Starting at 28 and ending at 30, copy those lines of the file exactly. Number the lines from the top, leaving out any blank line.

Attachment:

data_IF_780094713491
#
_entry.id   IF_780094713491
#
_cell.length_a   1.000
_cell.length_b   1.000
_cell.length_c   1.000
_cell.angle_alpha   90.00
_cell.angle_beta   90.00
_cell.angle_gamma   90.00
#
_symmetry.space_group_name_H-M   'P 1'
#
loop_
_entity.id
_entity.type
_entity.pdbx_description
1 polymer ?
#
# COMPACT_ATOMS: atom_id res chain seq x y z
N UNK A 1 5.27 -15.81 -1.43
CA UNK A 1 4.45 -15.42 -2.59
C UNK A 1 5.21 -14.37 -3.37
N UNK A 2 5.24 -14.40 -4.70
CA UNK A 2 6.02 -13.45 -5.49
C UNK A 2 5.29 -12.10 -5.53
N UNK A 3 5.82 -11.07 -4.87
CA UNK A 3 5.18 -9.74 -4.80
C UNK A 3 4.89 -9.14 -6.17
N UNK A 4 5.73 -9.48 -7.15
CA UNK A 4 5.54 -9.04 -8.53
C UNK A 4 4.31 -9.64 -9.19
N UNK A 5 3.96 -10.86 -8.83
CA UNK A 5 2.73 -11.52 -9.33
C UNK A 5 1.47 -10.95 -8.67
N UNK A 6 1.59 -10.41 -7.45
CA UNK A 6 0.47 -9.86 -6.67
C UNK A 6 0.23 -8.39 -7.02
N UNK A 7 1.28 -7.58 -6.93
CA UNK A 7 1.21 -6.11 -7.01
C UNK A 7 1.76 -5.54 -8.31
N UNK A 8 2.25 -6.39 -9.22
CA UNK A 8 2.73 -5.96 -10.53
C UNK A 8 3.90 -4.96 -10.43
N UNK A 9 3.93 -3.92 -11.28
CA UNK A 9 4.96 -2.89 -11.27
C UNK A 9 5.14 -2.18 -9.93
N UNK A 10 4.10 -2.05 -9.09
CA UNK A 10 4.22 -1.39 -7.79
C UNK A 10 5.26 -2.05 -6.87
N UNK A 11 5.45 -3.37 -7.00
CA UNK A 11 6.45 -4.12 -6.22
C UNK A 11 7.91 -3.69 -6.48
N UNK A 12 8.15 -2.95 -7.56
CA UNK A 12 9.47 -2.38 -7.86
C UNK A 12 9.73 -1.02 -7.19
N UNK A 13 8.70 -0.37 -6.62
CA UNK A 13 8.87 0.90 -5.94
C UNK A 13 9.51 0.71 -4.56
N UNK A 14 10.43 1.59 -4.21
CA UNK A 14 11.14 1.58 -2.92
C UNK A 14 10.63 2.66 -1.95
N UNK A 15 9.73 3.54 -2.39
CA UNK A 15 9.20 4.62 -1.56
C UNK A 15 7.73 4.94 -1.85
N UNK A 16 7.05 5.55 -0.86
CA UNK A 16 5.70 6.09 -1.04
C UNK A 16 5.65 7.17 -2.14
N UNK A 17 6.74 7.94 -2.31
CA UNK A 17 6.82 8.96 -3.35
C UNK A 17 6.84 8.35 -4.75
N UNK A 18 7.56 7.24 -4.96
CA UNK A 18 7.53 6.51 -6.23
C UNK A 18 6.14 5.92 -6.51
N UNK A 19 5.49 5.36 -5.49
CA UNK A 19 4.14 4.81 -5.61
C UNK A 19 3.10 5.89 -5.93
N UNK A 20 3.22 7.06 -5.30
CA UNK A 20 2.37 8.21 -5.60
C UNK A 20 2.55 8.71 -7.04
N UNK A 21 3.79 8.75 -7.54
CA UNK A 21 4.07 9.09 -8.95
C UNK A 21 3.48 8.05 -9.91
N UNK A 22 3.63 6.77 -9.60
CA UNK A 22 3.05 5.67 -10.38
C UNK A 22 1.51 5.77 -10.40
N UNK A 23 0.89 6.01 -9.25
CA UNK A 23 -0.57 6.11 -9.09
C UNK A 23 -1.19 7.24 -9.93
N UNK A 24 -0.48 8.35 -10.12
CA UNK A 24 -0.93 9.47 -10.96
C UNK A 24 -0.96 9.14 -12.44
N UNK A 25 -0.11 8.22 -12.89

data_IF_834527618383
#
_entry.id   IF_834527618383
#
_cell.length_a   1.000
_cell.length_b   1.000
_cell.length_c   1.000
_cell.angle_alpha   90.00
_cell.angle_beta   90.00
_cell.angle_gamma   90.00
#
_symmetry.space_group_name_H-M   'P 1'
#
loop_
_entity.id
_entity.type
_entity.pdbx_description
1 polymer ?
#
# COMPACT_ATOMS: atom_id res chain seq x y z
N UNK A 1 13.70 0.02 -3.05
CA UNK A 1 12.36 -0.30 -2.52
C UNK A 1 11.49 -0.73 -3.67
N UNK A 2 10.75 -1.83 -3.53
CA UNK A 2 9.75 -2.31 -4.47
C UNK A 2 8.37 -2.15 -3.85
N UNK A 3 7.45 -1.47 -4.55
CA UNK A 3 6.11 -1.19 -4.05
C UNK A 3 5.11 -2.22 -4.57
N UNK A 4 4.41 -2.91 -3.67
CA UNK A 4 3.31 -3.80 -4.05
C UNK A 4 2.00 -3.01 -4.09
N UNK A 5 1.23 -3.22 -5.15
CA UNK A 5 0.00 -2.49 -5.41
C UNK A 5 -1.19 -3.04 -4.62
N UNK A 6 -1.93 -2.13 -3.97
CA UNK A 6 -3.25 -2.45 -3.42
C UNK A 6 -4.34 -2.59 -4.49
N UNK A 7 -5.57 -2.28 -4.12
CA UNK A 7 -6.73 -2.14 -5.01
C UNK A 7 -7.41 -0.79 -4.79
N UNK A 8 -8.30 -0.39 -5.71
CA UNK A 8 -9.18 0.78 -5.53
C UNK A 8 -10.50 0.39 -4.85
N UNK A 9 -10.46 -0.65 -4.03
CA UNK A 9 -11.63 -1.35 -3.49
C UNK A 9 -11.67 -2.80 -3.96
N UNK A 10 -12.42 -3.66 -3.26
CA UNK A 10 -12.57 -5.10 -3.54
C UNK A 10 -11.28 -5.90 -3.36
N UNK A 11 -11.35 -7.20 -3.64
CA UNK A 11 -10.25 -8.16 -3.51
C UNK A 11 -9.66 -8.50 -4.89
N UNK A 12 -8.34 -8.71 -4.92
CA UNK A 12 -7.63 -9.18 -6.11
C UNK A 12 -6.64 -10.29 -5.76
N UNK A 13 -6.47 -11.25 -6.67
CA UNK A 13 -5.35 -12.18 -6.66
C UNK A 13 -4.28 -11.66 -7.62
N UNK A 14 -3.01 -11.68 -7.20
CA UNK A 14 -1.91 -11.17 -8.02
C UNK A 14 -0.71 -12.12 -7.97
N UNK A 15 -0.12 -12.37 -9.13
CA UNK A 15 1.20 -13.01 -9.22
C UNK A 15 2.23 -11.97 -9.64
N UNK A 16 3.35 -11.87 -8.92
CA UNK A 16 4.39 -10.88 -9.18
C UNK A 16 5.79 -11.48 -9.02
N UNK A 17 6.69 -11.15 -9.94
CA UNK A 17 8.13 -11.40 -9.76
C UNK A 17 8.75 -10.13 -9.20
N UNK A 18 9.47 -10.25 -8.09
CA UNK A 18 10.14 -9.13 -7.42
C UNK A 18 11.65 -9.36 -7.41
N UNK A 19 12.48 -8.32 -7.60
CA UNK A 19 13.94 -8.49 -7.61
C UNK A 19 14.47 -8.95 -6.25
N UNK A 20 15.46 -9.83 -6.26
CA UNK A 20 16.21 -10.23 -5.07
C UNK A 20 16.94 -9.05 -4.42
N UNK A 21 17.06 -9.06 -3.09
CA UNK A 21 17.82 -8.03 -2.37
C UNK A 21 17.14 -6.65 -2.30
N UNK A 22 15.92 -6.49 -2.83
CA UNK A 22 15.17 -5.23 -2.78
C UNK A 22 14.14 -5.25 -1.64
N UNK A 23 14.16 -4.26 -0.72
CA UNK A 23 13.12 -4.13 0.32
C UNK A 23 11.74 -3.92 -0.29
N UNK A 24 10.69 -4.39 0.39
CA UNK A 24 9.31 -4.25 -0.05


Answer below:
CA UNK A 3 5.18 -9.74 -4.80
C UNK A 3 4.89 -9.14 -6.17
N UNK A 4 5.73 -9.48 -7.15